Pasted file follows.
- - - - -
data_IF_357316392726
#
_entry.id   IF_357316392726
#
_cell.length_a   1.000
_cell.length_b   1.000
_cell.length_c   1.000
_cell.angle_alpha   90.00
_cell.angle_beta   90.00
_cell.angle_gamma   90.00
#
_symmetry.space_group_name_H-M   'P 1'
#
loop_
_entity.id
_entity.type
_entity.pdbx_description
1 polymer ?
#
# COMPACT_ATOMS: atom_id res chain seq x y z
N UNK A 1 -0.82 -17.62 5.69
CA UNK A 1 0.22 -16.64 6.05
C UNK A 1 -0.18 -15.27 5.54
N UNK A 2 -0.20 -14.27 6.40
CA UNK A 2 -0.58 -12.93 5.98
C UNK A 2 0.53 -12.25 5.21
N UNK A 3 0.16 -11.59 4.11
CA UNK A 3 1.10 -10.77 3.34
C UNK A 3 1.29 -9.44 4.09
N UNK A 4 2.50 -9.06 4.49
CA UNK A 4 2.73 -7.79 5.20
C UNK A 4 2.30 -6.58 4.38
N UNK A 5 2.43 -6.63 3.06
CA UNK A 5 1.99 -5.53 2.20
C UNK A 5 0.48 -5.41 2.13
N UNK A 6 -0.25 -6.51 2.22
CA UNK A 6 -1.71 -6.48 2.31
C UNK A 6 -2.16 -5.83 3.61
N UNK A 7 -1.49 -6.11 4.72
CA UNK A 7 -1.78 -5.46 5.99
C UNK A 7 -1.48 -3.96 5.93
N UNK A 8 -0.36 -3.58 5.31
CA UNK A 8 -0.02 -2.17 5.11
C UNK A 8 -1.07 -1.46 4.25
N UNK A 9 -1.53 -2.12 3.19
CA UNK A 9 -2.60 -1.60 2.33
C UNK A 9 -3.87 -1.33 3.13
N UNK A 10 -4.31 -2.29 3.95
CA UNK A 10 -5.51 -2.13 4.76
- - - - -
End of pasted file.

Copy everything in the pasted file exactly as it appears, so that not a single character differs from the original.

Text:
data_IF_357316392726
#
_entry.id   IF_357316392726
#
_cell.length_a   1.000
_cell.length_b   1.000
_cell.length_c   1.000
_cell.angle_alpha   90.00
_cell.angle_beta   90.00
_cell.angle_gamma   90.00
#
_symmetry.space_group_name_H-M   'P 1'
#
loop_
_entity.id
_entity.type
_entity.pdbx_description
1 polymer ?
#
# COMPACT_ATOMS: atom_id res chain seq x y z
N UNK A 1 -0.82 -17.62 5.69
CA UNK A 1 0.22 -16.64 6.05
C UNK A 1 -0.18 -15.27 5.54
N UNK A 2 -0.20 -14.27 6.40
CA UNK A 2 -0.58 -12.93 5.98
C UNK A 2 0.53 -12.25 5.21
N UNK A 3 0.16 -11.59 4.11
CA UNK A 3 1.10 -10.77 3.34
C UNK A 3 1.29 -9.44 4.09
N UNK A 4 2.50 -9.06 4.49
CA UNK A 4 2.73 -7.79 5.20
C UNK A 4 2.30 -6.58 4.38
N UNK A 5 2.43 -6.63 3.06
CA UNK A 5 1.99 -5.53 2.20
C UNK A 5 0.48 -5.41 2.13
N UNK A 6 -0.25 -6.51 2.22
CA UNK A 6 -1.71 -6.48 2.31
C UNK A 6 -2.16 -5.83 3.61
N UNK A 7 -1.49 -6.11 4.72
CA UNK A 7 -1.78 -5.46 5.99
C UNK A 7 -1.48 -3.96 5.93
N UNK A 8 -0.36 -3.58 5.31
CA UNK A 8 -0.02 -2.17 5.11
C UNK A 8 -1.07 -1.46 4.25
N UNK A 9 -1.53 -2.12 3.19
CA UNK A 9 -2.60 -1.60 2.33
C UNK A 9 -3.87 -1.33 3.13
N UNK A 10 -4.31 -2.29 3.95
CA UNK A 10 -5.51 -2.13 4.76